5 key questions clients ask about our energy demand outlook to 2050
May 2018 | Jasper van de Staaij, Bram Smeets, Ole Rolser, James Eddy, Namit Sharma, and Christer Tryggestad
In January 2018, we published our Global Energy Perspective 2018 Reference Case, which summarizes our fundamental energy demand outlook and shows our projections for how the energy transition will unfold over the next few decades. Since its release, we’ve spoken to clients around the world about the implications of these expected trends and how they should navigate this energy transition. Based on these discussions, we’re answering five key questions that provide greater insight into our forecast.
1. Why do you expect global energy demand growth to slow down, and do you believe it is a structural phenomenon?
For the first time in recent history, global energy demand growth is decelerating to below 1% p.a. until 2030 and to around 0.5% p.a. from 2030-2050. In many economies, this is driven by shifts from products to services and improvements in energy intensity from more energy-efficient fuels and technologies.
At an aggregate level, we see that, while global energy demand continues to grow, the rate of growth decelerates rapidly. Following several decades of primary energy demand rising in excess of 2% p.a., we expect the world will experience a period of subdued growth—0.9% p.a. from 2015-30 and just 0.5% p.a. from 2030-50.
If we look at the drivers underlying these developments, we see that the continued growth is driven by population and economic expansion, particularly by the rising middle class in emerging economies.
At the same time, there are two structural developments that will cause this growth to decelerate. First, there will be a shift in the structure of the economy in many countries, with ageing populations and an overall transition from industrial to service-based. We have seen this development already in many high-income countries and now anticipate the same in, for instance, China. Second, there will be strong improvements in energy intensity because of shifts towards more energy-efficient fuels and technologies. Examples include electrification, where electricity is used as a substitute for conventional fuels, and better energy efficiency in the equipment and machines used by households and the industrial sector.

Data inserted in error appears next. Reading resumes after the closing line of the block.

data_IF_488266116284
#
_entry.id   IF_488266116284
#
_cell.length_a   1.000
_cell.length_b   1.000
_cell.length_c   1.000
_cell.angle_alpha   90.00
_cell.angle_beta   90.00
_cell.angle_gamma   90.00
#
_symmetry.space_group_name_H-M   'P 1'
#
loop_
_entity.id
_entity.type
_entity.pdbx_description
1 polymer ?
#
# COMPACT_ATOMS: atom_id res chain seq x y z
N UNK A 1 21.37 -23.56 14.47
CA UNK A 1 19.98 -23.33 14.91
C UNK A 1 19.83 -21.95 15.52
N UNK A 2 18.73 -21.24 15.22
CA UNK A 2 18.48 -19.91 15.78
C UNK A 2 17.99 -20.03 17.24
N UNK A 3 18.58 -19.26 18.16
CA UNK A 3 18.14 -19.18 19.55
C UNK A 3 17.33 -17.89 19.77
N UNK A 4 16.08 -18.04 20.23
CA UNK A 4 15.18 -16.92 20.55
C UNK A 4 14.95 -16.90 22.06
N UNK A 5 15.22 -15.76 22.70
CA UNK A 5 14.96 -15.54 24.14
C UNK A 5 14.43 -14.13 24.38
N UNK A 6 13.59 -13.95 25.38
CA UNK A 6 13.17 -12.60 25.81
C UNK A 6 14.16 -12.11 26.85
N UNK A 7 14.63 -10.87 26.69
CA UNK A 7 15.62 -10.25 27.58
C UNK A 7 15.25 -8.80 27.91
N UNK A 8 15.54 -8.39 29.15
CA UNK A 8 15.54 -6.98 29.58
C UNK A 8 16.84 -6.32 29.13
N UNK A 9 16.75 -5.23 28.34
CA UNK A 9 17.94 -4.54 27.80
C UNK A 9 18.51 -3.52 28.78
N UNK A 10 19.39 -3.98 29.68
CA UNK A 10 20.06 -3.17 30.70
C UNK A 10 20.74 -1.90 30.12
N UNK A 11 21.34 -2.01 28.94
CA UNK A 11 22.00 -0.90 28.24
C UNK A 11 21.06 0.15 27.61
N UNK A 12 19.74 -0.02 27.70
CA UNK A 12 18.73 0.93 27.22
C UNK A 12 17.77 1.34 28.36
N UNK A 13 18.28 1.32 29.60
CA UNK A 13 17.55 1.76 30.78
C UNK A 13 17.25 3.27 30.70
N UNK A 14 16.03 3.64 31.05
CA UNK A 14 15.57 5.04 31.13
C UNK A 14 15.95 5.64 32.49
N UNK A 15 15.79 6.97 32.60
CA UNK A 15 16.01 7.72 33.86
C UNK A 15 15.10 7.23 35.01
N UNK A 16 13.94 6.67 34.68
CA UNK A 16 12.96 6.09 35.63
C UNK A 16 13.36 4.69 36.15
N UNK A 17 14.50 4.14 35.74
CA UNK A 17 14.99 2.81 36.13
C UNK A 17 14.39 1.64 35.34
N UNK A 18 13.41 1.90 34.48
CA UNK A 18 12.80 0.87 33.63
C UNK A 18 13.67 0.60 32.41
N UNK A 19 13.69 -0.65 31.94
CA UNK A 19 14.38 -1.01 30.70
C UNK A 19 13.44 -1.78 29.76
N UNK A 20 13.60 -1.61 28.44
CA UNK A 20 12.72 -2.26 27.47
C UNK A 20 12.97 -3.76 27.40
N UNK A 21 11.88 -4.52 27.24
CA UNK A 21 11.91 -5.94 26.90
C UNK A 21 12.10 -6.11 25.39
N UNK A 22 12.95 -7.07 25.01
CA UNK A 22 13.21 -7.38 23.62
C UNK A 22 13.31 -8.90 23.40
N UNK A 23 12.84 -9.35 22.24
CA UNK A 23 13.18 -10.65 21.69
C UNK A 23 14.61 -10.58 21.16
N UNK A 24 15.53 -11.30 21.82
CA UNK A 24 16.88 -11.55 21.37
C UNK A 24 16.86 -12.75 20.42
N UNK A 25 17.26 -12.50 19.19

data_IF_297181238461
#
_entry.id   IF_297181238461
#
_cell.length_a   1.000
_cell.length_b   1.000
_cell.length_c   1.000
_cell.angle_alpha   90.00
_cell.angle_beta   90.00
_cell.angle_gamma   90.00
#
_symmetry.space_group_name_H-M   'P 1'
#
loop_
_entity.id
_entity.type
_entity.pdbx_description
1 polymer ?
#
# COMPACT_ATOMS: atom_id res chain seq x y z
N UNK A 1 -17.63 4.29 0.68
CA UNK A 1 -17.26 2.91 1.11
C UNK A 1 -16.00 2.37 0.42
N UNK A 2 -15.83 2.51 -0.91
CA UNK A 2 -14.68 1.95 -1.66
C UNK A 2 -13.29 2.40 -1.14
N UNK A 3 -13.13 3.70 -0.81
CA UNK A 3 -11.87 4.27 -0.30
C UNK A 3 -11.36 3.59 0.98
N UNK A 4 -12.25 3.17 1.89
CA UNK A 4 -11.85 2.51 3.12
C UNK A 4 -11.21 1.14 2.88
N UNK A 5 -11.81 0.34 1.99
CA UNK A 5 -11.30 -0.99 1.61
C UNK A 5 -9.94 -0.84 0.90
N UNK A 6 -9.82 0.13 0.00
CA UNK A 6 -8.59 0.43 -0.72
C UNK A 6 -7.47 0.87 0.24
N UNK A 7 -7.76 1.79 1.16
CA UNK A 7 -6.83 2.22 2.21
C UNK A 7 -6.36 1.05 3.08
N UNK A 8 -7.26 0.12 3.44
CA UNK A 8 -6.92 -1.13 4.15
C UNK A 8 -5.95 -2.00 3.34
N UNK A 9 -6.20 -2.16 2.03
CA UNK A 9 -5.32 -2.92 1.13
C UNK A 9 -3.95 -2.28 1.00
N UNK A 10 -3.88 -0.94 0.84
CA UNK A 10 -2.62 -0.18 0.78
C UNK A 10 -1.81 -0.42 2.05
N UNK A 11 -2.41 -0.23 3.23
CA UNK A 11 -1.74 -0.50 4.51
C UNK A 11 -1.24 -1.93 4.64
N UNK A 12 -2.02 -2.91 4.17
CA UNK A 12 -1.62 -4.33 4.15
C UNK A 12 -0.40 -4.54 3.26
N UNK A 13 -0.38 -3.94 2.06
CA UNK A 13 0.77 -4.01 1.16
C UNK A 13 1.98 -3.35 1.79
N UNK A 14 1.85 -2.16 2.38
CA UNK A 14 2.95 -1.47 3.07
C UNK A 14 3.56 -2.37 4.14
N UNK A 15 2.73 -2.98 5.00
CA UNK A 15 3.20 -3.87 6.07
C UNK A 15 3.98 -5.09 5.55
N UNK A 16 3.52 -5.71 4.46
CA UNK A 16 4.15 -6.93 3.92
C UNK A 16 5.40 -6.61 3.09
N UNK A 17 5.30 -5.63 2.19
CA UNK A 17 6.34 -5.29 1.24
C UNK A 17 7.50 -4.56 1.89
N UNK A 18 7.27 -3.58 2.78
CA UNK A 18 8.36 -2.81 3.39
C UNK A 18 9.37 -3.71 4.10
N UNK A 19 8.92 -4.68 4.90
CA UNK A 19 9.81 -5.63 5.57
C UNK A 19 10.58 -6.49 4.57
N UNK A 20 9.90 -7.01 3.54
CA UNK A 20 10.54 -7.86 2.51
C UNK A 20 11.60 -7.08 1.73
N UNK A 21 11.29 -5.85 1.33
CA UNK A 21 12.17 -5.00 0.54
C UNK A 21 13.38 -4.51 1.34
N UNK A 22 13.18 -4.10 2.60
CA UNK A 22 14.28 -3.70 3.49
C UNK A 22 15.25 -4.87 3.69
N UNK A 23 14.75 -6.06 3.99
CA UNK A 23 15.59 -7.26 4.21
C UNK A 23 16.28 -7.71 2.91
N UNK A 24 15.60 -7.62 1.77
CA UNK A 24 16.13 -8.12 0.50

From a geographical perspective, we expect the energy demand in OECD countries (which make up 40% of the global figure in 2015) to decline at an accelerated rate and China (22% of the 2015 total) to experience a peak in demand around 2030. The regions experiencing the strongest growth, notably Africa and India, are starting from a low base (each at ~6% of the 2015 total) but will exceed Europe’s demand level by 2050.
2. Why do you expect oil demand to peak, even as you expect the population and GDP per capita to increase?
We expect oil demand to peak in 2037 at around 110 MMb/d. The key drivers behind the inflection point are related to road transport and include improving fuel efficiency, the rising share of electric vehicles, and passenger car market saturation in high-income economies.
We see petroleum liquids demand peaking nearly 180 years after Edwin Drake struck oil by Titusville and spurred explosive growth of the industry, which has since revolutionized transport and numerous other branches of the economy.
Currently, we are on the verge of another revolution, with electric vehicles making bold inroads into passenger and even commercial road transport. The stakes are high, as road transportation not only makes up roughly 45% of total petroleum liquids demand but it also consumes the products with the highest margins (e.g., gasoline, diesel). In our view, electric vehicles will steadily win market share from ICE vehicles in the coming decades, as further technology developments make them more economically attractive and government policies put restrictions on use and sales of ICE vehicles, while encouraging zero-emission vehicles. With the parallel transition towards cleaner power generation, we expect the push for electric vehicles only to increase.